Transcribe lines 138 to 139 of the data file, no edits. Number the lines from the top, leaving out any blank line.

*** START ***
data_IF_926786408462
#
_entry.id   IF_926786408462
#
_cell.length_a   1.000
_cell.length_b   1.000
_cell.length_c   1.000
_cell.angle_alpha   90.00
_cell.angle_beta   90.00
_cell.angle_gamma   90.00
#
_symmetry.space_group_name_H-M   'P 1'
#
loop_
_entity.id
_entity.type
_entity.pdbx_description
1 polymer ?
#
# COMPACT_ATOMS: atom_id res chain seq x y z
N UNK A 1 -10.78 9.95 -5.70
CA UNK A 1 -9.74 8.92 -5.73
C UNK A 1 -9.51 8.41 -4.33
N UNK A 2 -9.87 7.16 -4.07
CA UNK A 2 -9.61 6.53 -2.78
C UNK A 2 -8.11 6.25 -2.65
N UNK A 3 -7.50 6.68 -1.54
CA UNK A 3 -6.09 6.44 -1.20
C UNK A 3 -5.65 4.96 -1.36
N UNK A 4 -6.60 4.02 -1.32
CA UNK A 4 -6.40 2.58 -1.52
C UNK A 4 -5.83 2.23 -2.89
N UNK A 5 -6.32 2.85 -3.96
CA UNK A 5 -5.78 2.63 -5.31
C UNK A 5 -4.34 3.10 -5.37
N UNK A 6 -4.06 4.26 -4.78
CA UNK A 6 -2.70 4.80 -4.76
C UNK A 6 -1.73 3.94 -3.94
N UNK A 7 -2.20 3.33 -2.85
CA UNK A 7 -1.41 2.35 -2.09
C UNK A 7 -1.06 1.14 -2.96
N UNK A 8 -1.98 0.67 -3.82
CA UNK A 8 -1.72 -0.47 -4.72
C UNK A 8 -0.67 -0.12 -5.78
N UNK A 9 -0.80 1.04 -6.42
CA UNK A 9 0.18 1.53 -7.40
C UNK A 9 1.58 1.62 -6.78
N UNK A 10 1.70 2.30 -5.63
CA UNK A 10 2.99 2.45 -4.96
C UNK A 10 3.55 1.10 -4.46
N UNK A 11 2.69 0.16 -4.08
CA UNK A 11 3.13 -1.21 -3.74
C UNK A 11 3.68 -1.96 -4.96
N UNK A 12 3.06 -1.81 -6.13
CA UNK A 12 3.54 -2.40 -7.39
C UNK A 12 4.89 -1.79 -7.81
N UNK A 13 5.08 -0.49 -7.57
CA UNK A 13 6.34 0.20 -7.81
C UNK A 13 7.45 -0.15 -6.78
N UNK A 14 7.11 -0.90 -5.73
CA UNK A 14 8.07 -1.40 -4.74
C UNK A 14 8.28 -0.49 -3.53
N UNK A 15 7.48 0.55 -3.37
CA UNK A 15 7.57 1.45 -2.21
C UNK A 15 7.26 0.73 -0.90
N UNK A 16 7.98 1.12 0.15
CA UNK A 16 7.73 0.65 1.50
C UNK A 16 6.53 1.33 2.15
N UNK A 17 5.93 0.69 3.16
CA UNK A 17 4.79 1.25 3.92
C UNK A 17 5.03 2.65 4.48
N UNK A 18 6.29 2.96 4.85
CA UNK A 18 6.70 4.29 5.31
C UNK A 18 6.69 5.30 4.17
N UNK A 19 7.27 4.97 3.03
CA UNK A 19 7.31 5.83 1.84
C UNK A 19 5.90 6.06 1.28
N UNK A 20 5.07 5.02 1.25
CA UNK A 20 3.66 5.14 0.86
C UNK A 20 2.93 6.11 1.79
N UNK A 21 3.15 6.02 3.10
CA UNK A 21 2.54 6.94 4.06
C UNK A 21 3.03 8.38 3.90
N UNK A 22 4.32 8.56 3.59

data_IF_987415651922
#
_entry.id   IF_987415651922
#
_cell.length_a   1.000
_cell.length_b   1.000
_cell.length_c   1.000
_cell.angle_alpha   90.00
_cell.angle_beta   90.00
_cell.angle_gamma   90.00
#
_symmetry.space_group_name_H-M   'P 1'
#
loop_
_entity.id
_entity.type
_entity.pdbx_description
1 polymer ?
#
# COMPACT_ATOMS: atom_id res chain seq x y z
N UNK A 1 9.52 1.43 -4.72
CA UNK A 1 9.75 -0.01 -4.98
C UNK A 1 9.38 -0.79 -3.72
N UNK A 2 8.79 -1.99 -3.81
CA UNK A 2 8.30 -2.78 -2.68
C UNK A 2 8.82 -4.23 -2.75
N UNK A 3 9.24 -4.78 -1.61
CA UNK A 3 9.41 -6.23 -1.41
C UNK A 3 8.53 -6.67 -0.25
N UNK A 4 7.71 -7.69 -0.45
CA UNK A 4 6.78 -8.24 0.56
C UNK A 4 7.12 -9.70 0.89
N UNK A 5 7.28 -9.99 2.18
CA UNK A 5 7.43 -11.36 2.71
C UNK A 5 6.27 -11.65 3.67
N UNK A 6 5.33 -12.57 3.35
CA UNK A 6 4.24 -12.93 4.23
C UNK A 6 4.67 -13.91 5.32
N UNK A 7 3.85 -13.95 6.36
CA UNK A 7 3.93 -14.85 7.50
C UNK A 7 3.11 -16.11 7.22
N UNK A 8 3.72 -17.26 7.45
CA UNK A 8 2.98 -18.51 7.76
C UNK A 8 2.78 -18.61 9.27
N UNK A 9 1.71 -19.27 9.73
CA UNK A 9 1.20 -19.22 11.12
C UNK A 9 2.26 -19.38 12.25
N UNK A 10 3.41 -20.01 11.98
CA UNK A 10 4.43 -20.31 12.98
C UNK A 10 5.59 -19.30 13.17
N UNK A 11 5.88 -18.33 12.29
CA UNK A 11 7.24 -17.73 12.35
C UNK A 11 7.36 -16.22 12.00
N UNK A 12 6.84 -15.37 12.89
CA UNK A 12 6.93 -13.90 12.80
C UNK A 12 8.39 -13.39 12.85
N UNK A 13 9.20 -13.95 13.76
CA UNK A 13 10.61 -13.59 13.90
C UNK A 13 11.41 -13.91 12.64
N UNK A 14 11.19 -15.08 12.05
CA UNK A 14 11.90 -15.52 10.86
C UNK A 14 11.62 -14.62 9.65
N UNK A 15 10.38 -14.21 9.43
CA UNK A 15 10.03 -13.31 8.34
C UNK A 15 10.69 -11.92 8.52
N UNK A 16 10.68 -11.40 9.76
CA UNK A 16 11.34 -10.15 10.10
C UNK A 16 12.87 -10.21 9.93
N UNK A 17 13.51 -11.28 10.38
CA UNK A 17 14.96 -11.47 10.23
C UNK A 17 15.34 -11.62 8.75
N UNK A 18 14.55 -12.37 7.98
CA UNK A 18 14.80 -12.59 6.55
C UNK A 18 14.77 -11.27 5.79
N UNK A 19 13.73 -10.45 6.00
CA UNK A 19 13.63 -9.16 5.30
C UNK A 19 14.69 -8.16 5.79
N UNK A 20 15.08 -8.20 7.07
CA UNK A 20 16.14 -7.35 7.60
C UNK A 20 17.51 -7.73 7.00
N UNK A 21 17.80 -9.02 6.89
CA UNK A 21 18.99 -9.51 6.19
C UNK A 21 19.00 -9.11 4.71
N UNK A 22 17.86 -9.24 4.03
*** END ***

N UNK A 12 6.84 -15.37 12.89
CA UNK A 12 6.93 -13.90 12.80